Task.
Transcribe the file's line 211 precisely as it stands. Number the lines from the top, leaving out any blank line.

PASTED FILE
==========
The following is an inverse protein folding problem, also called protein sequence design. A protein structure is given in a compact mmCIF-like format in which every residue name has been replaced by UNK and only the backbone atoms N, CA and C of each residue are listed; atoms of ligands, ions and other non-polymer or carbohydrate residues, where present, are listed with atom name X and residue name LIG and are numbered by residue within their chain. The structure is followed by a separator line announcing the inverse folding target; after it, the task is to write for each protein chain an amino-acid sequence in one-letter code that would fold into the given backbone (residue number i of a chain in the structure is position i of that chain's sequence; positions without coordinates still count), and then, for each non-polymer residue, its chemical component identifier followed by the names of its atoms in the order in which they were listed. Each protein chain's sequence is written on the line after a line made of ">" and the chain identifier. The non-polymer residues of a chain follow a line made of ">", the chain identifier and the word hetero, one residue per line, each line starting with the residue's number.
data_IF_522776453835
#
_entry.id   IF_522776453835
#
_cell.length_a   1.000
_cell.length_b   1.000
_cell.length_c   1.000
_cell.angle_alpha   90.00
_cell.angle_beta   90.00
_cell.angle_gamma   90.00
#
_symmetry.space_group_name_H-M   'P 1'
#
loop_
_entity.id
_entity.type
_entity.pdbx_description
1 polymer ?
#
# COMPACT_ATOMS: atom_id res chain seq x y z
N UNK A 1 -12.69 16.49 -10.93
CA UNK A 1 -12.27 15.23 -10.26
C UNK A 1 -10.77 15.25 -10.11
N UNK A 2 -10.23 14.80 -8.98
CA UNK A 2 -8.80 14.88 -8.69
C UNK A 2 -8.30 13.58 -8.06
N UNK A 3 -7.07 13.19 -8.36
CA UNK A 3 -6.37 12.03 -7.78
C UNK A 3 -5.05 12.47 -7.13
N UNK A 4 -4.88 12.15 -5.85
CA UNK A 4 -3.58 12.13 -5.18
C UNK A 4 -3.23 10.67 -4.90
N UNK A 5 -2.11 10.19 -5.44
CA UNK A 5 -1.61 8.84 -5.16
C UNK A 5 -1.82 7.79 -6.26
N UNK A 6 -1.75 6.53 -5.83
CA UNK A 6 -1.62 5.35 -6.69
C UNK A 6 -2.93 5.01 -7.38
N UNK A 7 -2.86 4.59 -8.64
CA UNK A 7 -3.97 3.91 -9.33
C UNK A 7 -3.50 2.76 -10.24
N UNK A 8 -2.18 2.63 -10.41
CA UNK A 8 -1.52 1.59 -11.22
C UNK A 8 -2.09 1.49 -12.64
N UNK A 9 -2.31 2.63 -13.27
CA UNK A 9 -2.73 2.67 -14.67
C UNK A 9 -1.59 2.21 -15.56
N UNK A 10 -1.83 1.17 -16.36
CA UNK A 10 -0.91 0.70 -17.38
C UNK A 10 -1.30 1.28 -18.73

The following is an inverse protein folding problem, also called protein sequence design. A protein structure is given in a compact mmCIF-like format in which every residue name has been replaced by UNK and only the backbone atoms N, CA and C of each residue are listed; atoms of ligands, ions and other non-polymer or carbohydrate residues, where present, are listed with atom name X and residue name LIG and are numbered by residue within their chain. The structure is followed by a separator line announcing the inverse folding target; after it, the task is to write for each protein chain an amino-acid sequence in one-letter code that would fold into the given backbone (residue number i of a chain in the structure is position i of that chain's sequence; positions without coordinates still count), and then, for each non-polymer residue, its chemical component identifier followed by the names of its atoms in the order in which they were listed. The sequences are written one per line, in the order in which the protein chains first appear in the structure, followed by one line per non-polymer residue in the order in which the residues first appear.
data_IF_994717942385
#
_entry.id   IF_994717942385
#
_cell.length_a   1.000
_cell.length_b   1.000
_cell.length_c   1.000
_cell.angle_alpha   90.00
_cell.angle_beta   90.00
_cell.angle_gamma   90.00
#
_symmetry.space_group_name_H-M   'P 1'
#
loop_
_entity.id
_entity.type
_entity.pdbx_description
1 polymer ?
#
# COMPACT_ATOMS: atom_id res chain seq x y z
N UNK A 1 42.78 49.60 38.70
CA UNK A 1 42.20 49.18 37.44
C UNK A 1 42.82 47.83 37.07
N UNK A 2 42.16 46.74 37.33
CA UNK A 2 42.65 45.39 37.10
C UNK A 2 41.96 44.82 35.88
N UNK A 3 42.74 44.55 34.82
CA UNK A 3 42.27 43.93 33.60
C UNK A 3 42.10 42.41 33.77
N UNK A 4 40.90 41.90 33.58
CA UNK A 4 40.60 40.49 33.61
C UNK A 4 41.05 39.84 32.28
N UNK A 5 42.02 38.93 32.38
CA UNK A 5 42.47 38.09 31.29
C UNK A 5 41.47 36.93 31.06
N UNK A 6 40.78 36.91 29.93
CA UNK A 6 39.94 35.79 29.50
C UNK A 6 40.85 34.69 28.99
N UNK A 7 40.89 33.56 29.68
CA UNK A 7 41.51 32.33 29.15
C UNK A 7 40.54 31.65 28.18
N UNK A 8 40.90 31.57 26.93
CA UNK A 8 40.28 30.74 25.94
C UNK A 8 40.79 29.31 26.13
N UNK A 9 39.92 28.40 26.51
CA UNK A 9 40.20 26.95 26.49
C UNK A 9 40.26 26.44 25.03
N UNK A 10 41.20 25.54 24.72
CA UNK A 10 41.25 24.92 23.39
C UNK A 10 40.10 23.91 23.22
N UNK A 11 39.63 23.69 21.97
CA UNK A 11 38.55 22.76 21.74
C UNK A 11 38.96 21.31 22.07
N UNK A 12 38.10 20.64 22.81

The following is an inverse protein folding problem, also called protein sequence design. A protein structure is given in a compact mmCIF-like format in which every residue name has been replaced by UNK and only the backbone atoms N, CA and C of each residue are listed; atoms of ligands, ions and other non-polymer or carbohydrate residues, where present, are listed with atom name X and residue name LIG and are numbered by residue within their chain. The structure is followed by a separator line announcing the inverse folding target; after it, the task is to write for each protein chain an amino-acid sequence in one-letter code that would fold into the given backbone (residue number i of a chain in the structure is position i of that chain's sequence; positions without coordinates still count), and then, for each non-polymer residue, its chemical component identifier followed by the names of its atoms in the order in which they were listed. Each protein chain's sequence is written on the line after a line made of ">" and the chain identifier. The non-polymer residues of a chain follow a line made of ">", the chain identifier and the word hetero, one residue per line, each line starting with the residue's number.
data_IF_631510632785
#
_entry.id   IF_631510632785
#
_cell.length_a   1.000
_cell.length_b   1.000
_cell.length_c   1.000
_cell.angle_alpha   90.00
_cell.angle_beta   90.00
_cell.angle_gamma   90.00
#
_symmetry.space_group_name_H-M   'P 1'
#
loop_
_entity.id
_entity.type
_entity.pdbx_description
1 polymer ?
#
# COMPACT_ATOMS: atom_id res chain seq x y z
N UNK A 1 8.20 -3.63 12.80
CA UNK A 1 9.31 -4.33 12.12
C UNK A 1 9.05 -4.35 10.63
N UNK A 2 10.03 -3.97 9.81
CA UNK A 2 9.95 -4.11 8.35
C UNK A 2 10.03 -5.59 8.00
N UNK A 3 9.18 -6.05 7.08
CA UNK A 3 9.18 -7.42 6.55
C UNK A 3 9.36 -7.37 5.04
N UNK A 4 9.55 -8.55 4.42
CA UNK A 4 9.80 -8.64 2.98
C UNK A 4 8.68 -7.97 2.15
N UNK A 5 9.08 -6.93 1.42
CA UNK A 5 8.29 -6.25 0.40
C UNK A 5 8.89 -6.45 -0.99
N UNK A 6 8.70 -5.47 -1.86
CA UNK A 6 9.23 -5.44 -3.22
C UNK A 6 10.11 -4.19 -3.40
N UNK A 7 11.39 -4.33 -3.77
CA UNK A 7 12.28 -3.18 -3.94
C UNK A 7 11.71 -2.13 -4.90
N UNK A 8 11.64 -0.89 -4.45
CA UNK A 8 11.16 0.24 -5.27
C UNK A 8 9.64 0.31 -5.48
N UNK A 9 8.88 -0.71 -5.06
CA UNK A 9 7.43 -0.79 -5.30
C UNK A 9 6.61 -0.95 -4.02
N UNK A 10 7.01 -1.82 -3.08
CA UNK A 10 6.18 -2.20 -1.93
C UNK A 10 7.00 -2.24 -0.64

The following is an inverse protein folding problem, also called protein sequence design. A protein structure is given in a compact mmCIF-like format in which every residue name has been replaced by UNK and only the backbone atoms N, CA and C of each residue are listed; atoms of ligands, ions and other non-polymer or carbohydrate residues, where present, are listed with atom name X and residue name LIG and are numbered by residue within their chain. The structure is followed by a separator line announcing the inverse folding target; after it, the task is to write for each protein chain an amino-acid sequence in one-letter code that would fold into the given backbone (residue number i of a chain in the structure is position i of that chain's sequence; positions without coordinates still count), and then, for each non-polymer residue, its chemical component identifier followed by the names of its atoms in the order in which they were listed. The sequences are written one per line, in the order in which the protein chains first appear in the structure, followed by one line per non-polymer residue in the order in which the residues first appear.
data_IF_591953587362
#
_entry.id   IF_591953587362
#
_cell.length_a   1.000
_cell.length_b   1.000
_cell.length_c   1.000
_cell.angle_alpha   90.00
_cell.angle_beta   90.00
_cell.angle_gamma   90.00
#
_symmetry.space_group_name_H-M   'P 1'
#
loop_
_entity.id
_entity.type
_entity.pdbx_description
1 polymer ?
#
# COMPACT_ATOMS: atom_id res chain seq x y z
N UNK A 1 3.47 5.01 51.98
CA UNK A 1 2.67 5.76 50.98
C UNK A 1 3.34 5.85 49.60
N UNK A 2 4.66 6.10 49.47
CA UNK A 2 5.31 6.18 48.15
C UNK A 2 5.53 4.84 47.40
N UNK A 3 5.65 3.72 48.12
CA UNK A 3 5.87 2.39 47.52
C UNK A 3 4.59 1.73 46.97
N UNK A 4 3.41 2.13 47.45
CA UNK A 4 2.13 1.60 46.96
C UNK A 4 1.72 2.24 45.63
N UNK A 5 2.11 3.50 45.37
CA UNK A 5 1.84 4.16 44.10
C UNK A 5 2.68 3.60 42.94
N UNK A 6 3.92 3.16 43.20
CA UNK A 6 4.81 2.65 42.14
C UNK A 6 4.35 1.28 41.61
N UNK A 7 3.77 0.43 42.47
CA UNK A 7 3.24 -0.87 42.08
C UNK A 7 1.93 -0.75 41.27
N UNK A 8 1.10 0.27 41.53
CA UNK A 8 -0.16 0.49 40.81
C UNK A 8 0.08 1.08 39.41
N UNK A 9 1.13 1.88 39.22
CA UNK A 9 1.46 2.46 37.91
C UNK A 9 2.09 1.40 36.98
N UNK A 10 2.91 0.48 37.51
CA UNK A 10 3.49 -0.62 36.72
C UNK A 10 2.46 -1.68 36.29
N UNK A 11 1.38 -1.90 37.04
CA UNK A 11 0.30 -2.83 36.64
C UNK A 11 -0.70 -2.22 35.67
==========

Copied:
C UNK A 11 -0.70 -2.22 35.67